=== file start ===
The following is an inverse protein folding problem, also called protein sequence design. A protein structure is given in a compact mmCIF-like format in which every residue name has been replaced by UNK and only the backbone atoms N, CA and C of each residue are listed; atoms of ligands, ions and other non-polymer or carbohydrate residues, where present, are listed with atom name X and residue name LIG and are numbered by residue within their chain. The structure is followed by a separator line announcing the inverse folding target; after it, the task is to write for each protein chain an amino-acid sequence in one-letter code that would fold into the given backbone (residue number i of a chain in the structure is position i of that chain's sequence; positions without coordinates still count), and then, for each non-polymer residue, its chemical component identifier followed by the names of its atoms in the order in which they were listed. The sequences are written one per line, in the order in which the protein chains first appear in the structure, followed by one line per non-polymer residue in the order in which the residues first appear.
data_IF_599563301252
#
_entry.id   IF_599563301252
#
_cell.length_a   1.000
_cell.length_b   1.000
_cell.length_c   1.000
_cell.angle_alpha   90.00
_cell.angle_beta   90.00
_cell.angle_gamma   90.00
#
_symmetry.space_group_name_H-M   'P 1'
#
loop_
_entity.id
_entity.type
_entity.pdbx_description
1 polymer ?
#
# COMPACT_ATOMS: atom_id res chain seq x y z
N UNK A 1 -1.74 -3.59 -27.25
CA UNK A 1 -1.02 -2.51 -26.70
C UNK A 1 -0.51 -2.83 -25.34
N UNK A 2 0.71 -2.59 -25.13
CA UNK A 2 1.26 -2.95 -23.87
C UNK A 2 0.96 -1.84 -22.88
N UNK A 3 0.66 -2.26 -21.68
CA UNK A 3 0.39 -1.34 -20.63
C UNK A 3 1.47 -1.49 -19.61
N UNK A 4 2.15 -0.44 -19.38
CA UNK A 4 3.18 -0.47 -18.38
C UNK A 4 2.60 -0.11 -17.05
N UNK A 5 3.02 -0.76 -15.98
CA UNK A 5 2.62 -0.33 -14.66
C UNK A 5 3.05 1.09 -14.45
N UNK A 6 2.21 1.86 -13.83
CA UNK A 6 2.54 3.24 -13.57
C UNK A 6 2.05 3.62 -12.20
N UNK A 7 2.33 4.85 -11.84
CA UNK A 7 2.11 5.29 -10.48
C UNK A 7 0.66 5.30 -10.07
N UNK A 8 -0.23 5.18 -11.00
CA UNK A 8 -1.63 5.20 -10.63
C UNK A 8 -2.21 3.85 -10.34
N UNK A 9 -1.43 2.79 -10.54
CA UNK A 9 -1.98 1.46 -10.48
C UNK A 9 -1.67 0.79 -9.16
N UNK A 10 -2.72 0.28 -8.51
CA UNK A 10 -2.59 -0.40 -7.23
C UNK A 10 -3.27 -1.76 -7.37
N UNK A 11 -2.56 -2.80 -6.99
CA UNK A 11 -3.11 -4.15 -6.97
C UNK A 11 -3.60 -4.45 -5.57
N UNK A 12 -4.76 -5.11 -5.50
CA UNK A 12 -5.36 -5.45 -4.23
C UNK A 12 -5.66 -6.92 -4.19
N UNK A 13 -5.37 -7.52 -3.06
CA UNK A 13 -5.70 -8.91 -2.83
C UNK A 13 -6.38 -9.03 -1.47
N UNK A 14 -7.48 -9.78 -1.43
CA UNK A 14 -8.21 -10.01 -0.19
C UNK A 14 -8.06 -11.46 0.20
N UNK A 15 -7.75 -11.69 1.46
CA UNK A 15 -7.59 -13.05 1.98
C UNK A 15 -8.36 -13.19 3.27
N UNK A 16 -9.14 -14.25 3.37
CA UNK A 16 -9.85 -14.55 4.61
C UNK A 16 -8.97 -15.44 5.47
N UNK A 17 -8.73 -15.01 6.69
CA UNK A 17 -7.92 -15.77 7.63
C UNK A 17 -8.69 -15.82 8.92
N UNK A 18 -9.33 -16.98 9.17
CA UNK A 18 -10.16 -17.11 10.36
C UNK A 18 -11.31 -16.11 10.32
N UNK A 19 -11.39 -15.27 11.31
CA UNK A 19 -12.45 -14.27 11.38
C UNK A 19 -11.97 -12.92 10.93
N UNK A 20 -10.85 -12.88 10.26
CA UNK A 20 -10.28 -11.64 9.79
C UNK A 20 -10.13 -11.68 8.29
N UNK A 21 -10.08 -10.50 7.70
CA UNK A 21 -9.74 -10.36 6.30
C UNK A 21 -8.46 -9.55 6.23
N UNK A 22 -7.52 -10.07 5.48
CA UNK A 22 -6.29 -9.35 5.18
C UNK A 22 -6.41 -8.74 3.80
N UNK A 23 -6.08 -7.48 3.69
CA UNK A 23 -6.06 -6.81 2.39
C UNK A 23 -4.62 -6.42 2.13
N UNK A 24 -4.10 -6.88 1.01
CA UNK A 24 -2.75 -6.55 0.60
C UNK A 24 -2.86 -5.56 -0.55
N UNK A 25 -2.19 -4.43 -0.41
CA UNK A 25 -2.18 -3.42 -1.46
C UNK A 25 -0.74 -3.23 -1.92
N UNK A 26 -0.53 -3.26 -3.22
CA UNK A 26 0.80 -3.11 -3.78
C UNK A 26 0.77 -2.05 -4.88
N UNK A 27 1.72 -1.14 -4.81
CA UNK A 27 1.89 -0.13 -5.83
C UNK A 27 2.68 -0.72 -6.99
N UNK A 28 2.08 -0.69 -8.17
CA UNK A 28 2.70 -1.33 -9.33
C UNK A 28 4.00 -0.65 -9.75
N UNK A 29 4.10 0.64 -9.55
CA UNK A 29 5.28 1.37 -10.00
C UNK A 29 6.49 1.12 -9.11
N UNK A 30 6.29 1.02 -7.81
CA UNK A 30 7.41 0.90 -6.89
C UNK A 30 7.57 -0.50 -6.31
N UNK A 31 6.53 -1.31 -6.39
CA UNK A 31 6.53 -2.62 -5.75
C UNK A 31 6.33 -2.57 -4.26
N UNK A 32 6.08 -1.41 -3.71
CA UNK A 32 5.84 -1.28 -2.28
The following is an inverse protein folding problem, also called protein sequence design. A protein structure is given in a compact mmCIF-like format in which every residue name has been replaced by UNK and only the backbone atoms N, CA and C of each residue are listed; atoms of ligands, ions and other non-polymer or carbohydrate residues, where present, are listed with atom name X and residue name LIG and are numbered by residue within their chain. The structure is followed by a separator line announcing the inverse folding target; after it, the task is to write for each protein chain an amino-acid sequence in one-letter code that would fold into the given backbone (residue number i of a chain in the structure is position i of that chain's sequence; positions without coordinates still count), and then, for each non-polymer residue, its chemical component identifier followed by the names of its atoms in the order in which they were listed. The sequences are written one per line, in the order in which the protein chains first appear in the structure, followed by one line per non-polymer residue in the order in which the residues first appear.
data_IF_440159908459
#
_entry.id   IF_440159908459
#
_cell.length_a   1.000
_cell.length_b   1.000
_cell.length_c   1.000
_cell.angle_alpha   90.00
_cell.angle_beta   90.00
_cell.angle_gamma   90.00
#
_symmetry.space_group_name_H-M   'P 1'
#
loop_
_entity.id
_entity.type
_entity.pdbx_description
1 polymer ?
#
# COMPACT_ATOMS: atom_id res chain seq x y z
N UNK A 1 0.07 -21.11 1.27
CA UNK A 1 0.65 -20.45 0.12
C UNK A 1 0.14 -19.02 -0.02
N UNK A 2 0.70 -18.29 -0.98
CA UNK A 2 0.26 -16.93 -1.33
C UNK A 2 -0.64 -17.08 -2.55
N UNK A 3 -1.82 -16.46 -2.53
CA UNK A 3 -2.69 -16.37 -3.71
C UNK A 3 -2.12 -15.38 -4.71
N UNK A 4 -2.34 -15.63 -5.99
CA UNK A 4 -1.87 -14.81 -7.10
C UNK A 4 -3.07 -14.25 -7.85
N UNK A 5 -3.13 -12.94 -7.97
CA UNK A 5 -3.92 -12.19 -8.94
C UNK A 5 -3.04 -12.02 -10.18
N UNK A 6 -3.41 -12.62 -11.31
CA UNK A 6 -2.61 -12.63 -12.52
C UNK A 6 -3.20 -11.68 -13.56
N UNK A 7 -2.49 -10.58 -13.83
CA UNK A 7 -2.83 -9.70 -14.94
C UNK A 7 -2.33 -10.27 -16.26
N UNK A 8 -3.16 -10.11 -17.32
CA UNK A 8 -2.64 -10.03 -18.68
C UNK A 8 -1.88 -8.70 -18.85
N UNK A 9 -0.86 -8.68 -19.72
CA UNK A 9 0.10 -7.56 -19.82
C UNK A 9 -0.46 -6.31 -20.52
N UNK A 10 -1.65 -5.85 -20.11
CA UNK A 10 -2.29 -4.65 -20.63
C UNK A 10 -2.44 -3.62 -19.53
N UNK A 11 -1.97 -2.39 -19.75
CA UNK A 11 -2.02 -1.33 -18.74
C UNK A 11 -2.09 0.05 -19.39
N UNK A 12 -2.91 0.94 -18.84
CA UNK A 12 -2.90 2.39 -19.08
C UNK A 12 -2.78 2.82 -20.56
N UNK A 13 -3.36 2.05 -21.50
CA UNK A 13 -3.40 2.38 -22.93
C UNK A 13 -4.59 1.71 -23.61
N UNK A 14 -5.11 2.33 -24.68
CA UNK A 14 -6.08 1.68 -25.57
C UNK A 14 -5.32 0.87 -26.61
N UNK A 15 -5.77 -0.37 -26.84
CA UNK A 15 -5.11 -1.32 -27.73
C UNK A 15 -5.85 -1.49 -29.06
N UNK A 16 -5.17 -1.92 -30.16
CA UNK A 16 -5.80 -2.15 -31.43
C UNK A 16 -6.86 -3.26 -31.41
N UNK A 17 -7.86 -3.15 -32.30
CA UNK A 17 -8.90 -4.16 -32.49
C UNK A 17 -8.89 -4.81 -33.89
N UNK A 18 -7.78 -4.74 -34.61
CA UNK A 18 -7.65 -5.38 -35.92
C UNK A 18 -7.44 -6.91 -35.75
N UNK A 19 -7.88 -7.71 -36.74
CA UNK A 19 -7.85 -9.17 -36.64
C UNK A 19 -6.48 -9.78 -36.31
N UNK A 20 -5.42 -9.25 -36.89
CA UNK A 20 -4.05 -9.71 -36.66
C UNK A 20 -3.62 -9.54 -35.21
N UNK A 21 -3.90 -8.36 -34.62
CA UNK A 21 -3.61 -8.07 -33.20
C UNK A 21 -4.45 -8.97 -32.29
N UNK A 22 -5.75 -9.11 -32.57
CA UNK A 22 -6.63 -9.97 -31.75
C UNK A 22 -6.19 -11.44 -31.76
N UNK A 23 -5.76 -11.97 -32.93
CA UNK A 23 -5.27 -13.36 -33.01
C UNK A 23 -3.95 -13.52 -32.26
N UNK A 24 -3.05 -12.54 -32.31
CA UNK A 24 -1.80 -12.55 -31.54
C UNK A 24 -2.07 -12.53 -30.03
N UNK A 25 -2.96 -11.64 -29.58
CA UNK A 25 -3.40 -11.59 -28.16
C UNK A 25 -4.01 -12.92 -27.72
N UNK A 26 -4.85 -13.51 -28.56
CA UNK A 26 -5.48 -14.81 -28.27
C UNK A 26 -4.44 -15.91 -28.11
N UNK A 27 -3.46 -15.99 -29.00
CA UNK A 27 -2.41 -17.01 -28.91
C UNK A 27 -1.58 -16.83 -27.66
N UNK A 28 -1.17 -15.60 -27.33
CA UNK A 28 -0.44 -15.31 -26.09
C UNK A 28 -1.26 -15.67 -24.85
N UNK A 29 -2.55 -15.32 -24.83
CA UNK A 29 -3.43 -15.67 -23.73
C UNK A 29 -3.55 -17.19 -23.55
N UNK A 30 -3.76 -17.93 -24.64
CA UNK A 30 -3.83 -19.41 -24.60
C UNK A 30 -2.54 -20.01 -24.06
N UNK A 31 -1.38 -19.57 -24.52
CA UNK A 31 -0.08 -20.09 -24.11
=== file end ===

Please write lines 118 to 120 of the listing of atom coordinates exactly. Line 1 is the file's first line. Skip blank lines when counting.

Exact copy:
data_IF_440159908459
#
_entry.id   IF_440159908459